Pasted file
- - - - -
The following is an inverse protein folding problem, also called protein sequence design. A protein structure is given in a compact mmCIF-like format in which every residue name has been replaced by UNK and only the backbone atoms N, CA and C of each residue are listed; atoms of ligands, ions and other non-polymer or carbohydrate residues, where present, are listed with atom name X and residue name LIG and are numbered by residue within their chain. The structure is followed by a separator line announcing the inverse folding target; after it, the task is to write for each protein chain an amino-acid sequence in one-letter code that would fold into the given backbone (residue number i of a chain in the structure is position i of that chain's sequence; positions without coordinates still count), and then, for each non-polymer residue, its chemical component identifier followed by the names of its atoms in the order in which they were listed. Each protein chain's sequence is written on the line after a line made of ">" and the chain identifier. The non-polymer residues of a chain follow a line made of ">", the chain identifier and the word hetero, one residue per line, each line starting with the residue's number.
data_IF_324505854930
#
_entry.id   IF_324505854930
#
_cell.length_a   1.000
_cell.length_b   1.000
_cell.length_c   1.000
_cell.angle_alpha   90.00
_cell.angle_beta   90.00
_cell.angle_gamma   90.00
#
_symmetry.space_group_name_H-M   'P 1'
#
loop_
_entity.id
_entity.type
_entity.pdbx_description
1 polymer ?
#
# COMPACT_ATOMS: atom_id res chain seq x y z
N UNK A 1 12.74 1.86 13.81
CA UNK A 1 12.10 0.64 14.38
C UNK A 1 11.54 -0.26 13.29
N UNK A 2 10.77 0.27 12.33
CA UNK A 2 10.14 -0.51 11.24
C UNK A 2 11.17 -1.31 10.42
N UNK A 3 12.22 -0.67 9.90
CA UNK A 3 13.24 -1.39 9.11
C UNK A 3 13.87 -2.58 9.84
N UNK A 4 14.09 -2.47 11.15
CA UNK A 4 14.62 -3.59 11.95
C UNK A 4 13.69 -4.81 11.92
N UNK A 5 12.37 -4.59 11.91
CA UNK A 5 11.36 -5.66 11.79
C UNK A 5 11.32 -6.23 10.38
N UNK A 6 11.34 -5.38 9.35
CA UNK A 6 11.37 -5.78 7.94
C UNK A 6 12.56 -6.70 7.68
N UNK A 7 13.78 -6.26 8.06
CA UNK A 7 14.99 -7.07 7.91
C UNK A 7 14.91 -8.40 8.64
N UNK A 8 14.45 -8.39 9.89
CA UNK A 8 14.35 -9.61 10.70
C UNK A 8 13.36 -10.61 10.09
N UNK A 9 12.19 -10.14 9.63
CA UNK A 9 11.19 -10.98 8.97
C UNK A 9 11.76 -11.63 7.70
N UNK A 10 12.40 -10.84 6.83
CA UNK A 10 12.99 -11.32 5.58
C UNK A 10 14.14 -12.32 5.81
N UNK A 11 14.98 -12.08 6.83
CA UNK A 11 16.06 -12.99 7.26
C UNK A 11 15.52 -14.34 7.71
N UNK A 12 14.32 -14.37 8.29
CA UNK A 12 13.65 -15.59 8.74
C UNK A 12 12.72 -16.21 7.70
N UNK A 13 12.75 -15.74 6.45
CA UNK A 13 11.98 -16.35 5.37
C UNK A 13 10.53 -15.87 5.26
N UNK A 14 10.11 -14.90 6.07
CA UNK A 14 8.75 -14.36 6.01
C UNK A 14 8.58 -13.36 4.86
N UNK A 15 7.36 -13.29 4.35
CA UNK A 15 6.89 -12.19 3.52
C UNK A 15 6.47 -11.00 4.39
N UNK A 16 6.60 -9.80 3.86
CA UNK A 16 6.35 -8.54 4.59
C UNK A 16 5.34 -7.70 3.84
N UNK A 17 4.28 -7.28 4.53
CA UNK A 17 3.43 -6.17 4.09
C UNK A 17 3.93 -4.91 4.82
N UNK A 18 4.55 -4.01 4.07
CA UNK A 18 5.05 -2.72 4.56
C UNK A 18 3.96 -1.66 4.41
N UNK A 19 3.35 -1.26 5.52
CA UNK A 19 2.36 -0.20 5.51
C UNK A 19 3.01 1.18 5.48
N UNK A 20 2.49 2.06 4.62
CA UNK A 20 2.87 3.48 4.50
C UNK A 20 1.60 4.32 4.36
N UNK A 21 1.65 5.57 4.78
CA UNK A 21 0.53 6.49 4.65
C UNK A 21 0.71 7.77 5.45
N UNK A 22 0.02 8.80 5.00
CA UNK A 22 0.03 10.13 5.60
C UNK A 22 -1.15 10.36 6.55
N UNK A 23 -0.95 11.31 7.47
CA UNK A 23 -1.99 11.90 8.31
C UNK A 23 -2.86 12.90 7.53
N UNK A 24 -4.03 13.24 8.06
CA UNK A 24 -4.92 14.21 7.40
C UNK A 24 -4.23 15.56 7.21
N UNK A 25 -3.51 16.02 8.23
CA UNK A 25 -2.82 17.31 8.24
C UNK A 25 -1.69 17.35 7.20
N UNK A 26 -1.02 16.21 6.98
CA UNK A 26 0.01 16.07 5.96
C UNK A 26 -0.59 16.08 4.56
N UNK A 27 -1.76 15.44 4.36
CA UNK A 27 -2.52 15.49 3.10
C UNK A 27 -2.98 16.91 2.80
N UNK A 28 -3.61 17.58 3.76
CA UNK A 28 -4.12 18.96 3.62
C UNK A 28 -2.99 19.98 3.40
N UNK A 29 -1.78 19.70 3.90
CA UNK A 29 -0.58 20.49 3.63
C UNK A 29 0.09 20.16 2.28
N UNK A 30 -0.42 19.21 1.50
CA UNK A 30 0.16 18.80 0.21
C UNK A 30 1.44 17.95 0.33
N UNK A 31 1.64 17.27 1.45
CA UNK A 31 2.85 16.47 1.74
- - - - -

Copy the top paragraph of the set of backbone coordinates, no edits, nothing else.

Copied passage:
The following is an inverse protein folding problem, also called protein sequence design. A protein structure is given in a compact mmCIF-like format in which every residue name has been replaced by UNK and only the backbone atoms N, CA and C of each residue are listed; atoms of ligands, ions and other non-polymer or carbohydrate residues, where present, are listed with atom name X and residue name LIG and are numbered by residue within their chain. The structure is followed by a separator line announcing the inverse folding target; after it, the task is to write for each protein chain an amino-acid sequence in one-letter code that would fold into the given backbone (residue number i of a chain in the structure is position i of that chain's sequence; positions without coordinates still count), and then, for each non-polymer residue, its chemical component identifier followed by the names of its atoms in the order in which they were listed. Each protein chain's sequence is written on the line after a line made of ">" and the chain identifier. The non-polymer residues of a chain follow a line made of ">", the chain identifier and the word hetero, one residue per line, each line starting with the residue's number.